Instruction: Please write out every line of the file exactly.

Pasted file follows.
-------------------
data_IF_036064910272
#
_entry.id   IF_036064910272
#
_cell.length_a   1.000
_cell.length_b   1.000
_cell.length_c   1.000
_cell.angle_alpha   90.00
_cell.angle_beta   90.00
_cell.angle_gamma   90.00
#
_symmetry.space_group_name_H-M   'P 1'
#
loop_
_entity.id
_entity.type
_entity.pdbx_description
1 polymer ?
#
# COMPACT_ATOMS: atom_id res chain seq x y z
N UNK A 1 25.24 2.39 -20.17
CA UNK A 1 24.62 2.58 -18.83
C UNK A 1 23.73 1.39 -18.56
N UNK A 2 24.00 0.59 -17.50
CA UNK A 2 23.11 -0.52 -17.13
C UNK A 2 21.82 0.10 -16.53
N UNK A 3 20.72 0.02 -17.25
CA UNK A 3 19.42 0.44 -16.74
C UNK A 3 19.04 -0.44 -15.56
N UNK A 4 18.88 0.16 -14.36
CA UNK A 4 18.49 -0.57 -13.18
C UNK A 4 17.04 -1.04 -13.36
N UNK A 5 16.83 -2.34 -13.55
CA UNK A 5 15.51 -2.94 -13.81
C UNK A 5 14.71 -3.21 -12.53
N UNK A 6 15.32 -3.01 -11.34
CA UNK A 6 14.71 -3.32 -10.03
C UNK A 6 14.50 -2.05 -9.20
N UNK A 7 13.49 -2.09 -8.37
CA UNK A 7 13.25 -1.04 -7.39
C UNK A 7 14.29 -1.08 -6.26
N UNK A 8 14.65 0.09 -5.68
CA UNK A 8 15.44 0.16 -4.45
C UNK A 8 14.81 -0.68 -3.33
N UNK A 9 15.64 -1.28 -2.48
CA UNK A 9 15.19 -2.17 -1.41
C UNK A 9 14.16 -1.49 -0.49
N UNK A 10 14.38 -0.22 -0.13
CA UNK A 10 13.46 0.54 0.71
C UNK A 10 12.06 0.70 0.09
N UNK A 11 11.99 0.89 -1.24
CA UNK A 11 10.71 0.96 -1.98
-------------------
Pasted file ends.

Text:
data_IF_036064910272
#
_entry.id   IF_036064910272
#
_cell.length_a   1.000
_cell.length_b   1.000
_cell.length_c   1.000
_cell.angle_alpha   90.00
_cell.angle_beta   90.00
_cell.angle_gamma   90.00
#
_symmetry.space_group_name_H-M   'P 1'
#
loop_
_entity.id
_entity.type
_entity.pdbx_description
1 polymer ?
#
# COMPACT_ATOMS: atom_id res chain seq x y z
N UNK A 1 25.24 2.39 -20.17
CA UNK A 1 24.62 2.58 -18.83
C UNK A 1 23.73 1.39 -18.56
N UNK A 2 24.00 0.59 -17.50
CA UNK A 2 23.11 -0.52 -17.13
C UNK A 2 21.82 0.10 -16.53
N UNK A 3 20.72 0.02 -17.25
CA UNK A 3 19.42 0.44 -16.74
C UNK A 3 19.04 -0.44 -15.56
N UNK A 4 18.88 0.16 -14.36
CA UNK A 4 18.49 -0.57 -13.18
C UNK A 4 17.04 -1.04 -13.36
N UNK A 5 16.83 -2.34 -13.55
CA UNK A 5 15.51 -2.94 -13.81
C UNK A 5 14.71 -3.21 -12.53
N UNK A 6 15.32 -3.01 -11.34
CA UNK A 6 14.71 -3.32 -10.03
C UNK A 6 14.50 -2.05 -9.20
N UNK A 7 13.49 -2.09 -8.37
CA UNK A 7 13.25 -1.04 -7.39
C UNK A 7 14.29 -1.08 -6.26
N UNK A 8 14.65 0.09 -5.68
CA UNK A 8 15.44 0.16 -4.45
C UNK A 8 14.81 -0.68 -3.33
N UNK A 9 15.64 -1.28 -2.48
CA UNK A 9 15.19 -2.17 -1.41
C UNK A 9 14.16 -1.49 -0.49
N UNK A 10 14.38 -0.22 -0.13
CA UNK A 10 13.46 0.54 0.71
C UNK A 10 12.06 0.70 0.09
N UNK A 11 11.99 0.89 -1.24
CA UNK A 11 10.71 0.96 -1.98